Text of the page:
The Committee on Civil Liberties, Justice and Home Affairs adopted the report by Jan Philipp Albrecht (Greens/EFA) on the proposal for a regulation of the European Parliament and of the Council on the protection of individuals with regard to the processing of personal data and on the free movement of such data (General Data Protection Regulation).
The committee recommended that the Parliaments position adopted in first reading following the ordinary legislative procedure should amend the Commission proposal. The key amendments are as follows:
Territorial Scope: the report provides that the Regulation applies to the processing of personal data in the context of the activities of an establishment of a controller or a processor in the Union, whether the processing takes place in the Union or not. It applies to a controller or processor not established in the Union, where the processing activities are related to the offering of goods or services, irrespective of whether a payment of the data subject is required, to data subjects in the Union.
Consent to processing: where processing is based on consent, the report confirms the controller shall bear the burden of proof for the data subject's consent to the processing of their personal data for specified purposes. It adds that:
· provisions on the data subjects consent which are partly in violation of the Regulation are fully void;
· it shall be as easy to withdraw consent as to give it. The data subject shall be informed by the controller if withdrawal of consent may result in the termination of the services provided or of the relationship with the controller;
· consent shall be purpose-limited and shall lose its validity when the purpose ceases to exist or as soon as the processing of personal data is no longer necessary for carrying out the purpose for which they were originally collected. The execution of a contract or the provision of a service shall not be made conditional on the consent to the processing of data that is not necessary for the execution of the contract or the provision of the service.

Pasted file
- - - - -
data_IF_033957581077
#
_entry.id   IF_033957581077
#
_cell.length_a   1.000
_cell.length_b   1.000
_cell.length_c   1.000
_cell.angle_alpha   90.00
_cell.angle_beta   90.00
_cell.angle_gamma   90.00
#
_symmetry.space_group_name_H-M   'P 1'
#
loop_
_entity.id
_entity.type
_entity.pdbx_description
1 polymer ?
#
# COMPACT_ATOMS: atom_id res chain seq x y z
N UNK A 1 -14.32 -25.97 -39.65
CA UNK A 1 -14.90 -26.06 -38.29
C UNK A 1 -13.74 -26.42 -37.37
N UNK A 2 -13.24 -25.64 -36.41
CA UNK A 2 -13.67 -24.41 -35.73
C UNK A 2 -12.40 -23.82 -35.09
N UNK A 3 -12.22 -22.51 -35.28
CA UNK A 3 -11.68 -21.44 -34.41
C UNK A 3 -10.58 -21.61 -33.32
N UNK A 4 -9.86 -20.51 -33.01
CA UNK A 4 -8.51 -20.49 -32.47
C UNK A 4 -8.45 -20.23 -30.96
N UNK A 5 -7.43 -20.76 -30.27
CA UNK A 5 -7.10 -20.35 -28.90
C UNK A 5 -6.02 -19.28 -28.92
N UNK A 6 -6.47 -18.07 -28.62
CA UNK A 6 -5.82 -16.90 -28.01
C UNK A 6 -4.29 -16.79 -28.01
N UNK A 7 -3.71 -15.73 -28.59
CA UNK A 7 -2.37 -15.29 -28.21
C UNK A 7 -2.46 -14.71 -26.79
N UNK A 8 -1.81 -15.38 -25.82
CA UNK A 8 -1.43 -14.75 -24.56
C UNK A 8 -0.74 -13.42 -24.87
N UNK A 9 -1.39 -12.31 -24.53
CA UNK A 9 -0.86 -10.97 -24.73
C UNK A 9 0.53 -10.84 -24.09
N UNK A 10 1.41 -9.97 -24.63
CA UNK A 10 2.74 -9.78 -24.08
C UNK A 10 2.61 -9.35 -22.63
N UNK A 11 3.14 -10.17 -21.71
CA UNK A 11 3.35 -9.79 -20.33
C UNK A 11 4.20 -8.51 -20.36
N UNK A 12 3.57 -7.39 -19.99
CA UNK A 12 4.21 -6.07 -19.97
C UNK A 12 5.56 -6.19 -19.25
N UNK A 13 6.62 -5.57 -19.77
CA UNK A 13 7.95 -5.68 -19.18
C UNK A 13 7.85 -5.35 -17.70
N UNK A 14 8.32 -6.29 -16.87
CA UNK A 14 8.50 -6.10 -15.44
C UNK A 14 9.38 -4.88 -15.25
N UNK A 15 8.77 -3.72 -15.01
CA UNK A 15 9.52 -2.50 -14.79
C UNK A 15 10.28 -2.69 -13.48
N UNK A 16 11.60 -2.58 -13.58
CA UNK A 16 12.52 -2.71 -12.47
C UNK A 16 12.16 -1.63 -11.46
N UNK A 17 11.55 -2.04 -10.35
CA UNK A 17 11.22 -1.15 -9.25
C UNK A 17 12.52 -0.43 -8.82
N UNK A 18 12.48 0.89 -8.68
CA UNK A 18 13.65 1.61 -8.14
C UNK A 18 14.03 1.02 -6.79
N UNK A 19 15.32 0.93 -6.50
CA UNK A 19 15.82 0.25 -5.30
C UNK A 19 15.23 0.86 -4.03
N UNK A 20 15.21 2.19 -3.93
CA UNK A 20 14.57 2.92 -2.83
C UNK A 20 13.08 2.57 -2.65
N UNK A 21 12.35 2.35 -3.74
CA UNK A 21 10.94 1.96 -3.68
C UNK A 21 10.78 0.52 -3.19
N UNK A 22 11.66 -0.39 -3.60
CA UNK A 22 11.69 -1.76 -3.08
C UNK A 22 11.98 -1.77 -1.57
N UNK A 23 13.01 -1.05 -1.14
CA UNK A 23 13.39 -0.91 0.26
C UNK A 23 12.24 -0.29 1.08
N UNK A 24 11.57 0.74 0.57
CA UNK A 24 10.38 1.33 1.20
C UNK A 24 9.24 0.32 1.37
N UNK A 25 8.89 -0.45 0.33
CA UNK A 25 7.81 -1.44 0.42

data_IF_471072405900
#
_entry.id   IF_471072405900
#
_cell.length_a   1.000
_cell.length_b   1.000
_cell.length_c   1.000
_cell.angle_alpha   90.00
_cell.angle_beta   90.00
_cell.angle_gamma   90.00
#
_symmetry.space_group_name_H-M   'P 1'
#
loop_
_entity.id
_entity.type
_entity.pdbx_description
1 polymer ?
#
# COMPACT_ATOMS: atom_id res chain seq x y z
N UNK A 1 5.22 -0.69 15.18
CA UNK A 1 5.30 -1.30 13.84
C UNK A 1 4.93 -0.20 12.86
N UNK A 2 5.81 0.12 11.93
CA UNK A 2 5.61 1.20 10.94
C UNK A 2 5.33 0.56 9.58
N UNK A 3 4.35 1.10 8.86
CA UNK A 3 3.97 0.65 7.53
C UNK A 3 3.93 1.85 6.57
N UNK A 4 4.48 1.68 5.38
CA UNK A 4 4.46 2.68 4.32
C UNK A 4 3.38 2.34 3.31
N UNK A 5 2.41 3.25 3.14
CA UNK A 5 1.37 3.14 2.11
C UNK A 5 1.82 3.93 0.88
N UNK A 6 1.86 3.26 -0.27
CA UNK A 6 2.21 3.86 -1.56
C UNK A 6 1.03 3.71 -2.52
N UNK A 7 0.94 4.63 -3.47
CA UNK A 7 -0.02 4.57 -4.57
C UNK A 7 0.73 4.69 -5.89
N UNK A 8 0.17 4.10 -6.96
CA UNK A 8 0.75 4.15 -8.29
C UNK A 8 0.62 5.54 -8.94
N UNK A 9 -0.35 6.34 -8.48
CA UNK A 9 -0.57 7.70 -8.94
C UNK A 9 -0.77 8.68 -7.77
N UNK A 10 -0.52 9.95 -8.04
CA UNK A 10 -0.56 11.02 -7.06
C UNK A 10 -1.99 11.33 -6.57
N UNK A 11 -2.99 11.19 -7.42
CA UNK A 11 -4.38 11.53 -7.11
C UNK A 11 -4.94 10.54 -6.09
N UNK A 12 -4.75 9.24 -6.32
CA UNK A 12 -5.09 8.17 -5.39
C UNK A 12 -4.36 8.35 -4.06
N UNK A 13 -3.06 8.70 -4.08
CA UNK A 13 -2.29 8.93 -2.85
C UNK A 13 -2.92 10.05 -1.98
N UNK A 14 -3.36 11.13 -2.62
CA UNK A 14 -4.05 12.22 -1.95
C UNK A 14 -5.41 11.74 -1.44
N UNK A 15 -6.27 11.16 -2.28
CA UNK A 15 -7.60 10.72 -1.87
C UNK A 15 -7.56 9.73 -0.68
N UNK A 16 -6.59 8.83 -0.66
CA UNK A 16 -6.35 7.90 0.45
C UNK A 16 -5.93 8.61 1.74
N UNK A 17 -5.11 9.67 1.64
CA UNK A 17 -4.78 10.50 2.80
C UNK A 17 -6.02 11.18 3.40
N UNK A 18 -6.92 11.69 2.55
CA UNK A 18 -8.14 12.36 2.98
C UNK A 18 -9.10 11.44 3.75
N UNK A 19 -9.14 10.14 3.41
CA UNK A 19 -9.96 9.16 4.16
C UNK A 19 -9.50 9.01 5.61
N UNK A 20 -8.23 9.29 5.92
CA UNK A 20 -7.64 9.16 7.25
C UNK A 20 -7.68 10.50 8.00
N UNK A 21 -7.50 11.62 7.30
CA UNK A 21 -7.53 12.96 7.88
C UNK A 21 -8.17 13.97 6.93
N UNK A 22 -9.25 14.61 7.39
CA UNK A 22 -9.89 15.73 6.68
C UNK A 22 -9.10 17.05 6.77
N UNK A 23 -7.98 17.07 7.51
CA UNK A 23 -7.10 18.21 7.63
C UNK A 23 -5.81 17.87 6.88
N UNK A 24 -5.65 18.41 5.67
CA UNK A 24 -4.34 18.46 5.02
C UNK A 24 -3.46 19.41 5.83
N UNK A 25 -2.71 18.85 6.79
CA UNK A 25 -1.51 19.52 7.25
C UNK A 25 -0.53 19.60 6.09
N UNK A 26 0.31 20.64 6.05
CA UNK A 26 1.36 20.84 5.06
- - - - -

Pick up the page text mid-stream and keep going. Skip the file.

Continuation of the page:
Right to erasure: the amendment in the report reinforces the right to erasure of data by allowing the data subject the right to obtain from third parties (to whom the data have been passed) the erasure of any links to, or copy or replication of that data. It also adds that the data subject has the right to erasure where:
· a court or regulatory authority based in the Union has ruled as final and absolute that the data concerned must be erased;
· the data has been unlawfully processed.
The controller and, where applicable, the third party shall carry out the erasure without delay, except to the extent that the retention of the personal data is necessary under certain specified grounds.
Notification requirement in the event of rectification and erasure: the controller shall communicate any rectification or erasure to each recipient to whom the data have been transferred, unless this proves impossible or involves a disproportionate effort. The controller shall inform the data subject about those recipients if the data subject requests this.